On page 14 of "Keccak and the SHA-3 Standardization" (February 6, 2013) it says: Instantiation of a sponge function the permutation KECCAK-f 7 permutations: b → ...
14
votes
4answers
998 views

What security do Cryptographic Sponges offer against generic quantum attacks?

In the face of non-quantum attacker, Keccak[r=1088,c=512] with 512 bits of output provides: Collision resistance up to $2^{256}$ operations Preimage resistance up to $2^{256}$ operations Second ...
12
votes
3answers
1k views

Why does SHA-1 have 80 rounds?

Why does SHA-1 algorithm have exactly 80 rounds? Is it to reduce collisions? If yes, then why do SHA-2 and SHA-3 have a lower number of rounds?
11
votes
1answer
1k views

How does HOTP keep in sync?

My understanding of HOTP is that each password is unique and based on a counter. $$PASSWORD = HOTP_1(K,C)$$ Where $C$ is an incremental counter. What I wish to know, is how you keep the client ...
10
votes
2answers
796 views

Encryption scheme for social-network-like data sharing data via untrusted server?

I am thinking quite a lot lately abut the problem of secure, privacy-preserving social networking. Distributing the network among trusted, preferably self-hosted servers (like Diaspora, GNU Social ...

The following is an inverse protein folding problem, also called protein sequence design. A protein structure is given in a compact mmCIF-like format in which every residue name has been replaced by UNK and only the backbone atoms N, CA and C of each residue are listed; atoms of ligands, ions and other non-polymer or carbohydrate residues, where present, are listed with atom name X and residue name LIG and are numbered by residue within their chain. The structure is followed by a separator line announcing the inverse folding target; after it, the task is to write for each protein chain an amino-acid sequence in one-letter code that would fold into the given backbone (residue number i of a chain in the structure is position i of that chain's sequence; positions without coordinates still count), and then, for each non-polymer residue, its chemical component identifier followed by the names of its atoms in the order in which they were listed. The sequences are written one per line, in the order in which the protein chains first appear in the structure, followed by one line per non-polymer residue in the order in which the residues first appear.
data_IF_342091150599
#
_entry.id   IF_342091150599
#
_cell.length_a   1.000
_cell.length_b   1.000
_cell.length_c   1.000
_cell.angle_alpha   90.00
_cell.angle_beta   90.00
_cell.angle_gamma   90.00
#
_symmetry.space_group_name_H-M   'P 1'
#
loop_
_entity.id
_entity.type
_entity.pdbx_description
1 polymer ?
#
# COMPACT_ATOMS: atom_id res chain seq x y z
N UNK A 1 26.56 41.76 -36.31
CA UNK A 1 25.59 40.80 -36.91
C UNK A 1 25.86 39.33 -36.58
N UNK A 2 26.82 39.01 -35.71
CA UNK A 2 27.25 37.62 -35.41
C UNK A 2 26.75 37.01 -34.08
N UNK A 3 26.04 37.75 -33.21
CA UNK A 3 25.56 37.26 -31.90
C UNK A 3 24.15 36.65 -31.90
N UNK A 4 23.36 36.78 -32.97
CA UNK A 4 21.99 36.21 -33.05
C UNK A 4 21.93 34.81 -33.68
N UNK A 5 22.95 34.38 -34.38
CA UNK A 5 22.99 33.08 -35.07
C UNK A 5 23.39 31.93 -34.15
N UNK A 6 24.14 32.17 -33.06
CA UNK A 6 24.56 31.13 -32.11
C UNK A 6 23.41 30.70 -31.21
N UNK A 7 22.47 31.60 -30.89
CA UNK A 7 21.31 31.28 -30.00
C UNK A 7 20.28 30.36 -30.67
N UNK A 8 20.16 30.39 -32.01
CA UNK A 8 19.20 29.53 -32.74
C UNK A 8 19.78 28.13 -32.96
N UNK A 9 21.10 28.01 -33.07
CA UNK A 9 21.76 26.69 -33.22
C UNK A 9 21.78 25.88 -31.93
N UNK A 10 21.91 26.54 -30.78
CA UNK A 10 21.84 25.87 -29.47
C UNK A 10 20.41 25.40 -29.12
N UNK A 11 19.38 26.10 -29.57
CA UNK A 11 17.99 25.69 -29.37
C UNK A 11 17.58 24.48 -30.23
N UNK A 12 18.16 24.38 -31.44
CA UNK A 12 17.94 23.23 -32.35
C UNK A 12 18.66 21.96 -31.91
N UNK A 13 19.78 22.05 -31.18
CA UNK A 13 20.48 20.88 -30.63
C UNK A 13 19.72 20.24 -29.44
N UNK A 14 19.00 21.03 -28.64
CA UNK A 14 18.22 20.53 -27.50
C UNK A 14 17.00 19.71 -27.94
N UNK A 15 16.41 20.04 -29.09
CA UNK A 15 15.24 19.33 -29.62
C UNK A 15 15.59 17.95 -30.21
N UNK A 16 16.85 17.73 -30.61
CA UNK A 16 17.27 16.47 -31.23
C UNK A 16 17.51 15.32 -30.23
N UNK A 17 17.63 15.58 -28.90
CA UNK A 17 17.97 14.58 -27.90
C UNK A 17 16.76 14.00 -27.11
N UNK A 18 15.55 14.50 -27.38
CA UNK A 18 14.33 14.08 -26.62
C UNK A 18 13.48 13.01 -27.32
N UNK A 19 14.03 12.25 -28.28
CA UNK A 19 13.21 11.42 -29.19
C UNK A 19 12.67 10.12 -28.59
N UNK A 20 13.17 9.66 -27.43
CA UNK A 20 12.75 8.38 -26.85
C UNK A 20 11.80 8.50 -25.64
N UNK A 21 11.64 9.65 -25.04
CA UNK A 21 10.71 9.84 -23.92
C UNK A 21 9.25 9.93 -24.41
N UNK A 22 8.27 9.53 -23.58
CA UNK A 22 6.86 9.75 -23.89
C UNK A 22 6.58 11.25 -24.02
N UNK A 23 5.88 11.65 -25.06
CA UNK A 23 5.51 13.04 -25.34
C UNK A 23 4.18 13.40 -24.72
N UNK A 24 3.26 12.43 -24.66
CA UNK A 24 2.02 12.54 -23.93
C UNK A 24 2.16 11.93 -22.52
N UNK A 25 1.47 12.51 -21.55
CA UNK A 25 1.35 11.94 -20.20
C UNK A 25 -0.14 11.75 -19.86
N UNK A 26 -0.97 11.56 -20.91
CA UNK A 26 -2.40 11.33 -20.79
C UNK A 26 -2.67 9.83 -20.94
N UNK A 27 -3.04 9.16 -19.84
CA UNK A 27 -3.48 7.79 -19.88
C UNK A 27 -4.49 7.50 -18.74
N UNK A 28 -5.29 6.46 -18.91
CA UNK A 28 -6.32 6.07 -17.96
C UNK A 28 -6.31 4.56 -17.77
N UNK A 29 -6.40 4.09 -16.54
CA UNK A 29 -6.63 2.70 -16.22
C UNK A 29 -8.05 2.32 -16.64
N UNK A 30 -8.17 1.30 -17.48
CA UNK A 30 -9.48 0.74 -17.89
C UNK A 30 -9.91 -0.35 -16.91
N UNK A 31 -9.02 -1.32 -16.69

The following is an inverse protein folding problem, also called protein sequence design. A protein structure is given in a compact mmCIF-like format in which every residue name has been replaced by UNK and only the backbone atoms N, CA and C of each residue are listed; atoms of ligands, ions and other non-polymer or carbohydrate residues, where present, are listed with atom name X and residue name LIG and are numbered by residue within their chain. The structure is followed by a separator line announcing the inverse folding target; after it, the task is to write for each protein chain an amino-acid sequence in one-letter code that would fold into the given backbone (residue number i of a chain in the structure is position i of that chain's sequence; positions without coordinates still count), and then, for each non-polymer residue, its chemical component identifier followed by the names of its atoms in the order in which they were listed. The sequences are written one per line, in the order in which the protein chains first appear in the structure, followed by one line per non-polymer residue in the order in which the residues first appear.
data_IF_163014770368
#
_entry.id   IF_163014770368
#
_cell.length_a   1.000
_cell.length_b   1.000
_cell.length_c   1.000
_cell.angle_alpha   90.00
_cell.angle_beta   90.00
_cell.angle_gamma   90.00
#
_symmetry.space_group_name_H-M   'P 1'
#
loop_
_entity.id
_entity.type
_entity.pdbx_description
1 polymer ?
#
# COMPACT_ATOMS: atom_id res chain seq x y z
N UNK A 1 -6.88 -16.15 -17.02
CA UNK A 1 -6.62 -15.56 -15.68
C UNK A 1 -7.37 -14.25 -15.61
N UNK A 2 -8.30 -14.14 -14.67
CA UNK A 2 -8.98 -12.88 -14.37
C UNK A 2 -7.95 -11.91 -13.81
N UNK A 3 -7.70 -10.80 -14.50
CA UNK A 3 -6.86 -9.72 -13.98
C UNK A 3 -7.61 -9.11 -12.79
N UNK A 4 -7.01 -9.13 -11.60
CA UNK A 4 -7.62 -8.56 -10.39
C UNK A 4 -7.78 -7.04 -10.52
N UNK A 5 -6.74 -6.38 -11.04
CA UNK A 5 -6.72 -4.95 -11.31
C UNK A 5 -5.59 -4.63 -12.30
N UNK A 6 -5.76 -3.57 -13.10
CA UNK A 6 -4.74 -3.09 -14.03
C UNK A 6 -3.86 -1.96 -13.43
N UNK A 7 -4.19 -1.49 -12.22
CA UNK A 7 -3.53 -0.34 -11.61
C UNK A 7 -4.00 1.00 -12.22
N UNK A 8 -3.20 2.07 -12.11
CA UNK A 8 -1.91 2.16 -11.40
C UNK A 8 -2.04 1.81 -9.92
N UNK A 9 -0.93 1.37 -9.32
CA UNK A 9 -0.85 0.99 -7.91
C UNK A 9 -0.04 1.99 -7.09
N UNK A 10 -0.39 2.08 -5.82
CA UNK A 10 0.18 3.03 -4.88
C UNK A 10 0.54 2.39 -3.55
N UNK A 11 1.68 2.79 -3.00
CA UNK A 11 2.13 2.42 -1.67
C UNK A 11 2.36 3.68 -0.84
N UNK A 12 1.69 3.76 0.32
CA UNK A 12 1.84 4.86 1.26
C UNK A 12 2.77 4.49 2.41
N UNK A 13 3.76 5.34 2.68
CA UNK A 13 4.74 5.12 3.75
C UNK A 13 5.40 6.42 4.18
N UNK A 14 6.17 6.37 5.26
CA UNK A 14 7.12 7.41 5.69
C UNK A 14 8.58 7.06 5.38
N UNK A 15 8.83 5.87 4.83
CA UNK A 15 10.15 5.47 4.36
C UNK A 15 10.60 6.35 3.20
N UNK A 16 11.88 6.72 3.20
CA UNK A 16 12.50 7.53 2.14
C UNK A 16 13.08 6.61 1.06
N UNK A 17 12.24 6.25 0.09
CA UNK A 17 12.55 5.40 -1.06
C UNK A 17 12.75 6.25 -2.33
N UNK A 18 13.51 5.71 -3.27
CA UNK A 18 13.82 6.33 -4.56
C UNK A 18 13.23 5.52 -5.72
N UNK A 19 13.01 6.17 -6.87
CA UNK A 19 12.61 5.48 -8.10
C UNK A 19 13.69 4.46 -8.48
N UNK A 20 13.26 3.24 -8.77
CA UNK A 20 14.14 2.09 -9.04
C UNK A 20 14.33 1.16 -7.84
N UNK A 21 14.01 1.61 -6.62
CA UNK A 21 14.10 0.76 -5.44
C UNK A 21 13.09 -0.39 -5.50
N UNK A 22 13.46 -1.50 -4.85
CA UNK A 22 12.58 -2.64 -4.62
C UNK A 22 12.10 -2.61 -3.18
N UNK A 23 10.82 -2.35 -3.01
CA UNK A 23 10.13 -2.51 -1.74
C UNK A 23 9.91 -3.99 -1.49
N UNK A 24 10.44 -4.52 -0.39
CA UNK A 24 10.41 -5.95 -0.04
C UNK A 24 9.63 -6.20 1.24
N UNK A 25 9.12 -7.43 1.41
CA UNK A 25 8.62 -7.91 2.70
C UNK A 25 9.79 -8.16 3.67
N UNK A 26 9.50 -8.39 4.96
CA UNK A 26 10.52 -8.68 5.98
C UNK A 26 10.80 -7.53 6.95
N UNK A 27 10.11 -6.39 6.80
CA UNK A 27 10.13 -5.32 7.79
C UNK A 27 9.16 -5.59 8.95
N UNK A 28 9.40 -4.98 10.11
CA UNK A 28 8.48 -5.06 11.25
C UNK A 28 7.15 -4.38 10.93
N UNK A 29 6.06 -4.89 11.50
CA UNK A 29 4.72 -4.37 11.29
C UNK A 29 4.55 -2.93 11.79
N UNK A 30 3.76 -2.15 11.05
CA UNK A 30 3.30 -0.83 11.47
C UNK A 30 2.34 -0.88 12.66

9
votes
1answer
1k views

What stops the Multiply-With-Carry Random Number Generator from being a Cryptographically Secure Pseudo-Random Number Generator?

Despite the fact that Marsaglia's MWC PRNG (multiply-with-carry random number generator) is considered to be "the mother of all RNGs", it does not seem to be considered to be a CSPRNG ...
9
votes
2answers
717 views

Why are bitwise rotations used in cryptography?

Any understanding I have of cryptography stops right around the cipher level. As such, I'm just curious as to why bit shifts and moreover circular bit shift are so prevalent in cryptography.